For more details on how sweaters save Little Penguins, click here!

*Identification Key, or IKs, are characteristics used to identify an animal. (More about identification keys here.)


Funny birds!

Penguins can't really fly, but they ARE birds.

After my last post showing computer-generated "flying" penguins, I hope you will remember forever that they are birds. Why? Because 40% of people surveyed thought they were mammals! So the answer to my post Can you tell a mammal from...something else?,  is two birds, four mammals.

Penguins are fun to get to know, so we'll look at some interesting ones in my next post!


Can you tell a mammal from...something else?

40% of students tested couldn't!  Let's see if you can.

Just remember that mammals usually:
- suckle their young
- possess hair or fur
- breathe air

Check out the animals many are mammals?

Last post's answers from Can you tell a pangolin from a pillbug?: pangolin (vertebrate), armadillo lizard (vertebrate), pillbug (invertebrate), armadillo (vertebrate).


Can you tell a pangolin from a pillbug?

A lot of people can't. 

Actually, 41% of students tested couldn't distinguish animals with backbones (vertebrates) from animals without backbones (invertebrates).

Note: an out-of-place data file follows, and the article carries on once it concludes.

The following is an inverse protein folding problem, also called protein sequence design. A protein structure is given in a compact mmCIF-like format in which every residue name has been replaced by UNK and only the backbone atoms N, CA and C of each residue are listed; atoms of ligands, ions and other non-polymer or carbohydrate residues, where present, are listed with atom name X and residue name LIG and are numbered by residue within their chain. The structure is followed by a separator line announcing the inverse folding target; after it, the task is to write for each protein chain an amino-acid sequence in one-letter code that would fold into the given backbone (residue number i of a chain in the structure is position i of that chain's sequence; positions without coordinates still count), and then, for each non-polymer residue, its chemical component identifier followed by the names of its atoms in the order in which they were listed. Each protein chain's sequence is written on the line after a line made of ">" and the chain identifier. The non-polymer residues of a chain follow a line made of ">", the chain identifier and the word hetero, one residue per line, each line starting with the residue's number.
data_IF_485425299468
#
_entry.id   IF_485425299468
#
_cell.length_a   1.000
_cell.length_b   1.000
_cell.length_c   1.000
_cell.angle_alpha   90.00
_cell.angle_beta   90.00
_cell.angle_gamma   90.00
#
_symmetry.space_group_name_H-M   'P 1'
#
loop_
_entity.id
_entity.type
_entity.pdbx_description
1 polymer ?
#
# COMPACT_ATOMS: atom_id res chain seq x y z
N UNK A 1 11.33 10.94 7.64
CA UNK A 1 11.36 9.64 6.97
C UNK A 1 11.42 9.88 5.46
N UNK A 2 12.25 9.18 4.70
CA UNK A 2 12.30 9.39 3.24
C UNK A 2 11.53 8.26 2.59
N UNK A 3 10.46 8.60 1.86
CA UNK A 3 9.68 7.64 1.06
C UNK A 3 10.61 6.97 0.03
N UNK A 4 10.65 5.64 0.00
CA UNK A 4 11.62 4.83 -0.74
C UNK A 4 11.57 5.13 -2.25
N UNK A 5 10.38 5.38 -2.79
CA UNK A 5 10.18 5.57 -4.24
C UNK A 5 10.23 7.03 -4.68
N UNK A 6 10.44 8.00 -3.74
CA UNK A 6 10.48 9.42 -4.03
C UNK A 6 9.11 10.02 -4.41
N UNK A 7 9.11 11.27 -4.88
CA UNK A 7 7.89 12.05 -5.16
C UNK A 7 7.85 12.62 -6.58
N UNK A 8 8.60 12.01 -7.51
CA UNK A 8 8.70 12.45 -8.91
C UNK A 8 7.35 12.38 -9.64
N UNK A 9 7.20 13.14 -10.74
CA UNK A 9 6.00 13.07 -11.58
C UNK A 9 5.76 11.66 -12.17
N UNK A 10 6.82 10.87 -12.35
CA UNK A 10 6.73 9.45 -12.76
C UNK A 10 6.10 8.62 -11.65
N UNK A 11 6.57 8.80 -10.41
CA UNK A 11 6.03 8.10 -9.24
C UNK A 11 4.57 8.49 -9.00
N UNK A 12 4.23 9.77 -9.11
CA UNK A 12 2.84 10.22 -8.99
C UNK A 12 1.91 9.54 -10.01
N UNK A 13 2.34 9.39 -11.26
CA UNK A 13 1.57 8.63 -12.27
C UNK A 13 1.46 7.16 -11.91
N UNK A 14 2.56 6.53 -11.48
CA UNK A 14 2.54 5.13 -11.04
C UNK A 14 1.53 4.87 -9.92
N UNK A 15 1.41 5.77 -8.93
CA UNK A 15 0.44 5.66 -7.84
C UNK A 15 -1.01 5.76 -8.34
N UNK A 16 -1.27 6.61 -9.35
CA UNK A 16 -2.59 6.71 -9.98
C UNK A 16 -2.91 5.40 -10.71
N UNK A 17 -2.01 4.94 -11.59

Vertebrates include mammals, reptiles, amphibians, fish, and birds.

Invertebrates are such creatures as insects, crabs, jellyfish, and worms.

An easy way to think about it is this: imagine what would be left if an animal died:
- skeleton of bones?  (vertebrate)     or
- shell, husk, slime, or nothing?  (invertebrate)

Check out the sheet below. How many of these creatures are vertebrates and how many invertebrates?

And, can you name each creature?

Next post, find the answers and read about another trouble spot for students in animal identification...and see how good you are!


For fun...skunks can be beautiful

So why skunks? They are pretty easy to identify, thanks to Bambi's friend Flower. And they are pretty easy to smell, too. But they have lovely coat patterns that are worth seeing.

Asia has its own skunks, called stink badgers. It's now thought that these aren't badgers at all, but skunks...though who knows what they'll be classified as tomorrow? So I have included them on our skunk sheet.

Not included is a skunk that was being cared for at Wildlife Waystation in California, where I worked for awhile. That skunk was, believe it or not, white with black stripes!  Wish I had a picture of him to include.

So enjoy the skunks; they are beautiful, too!

And yesterday's creature was a leucistic raccoon...only one respondent figured it out. Congratulations, Eliza.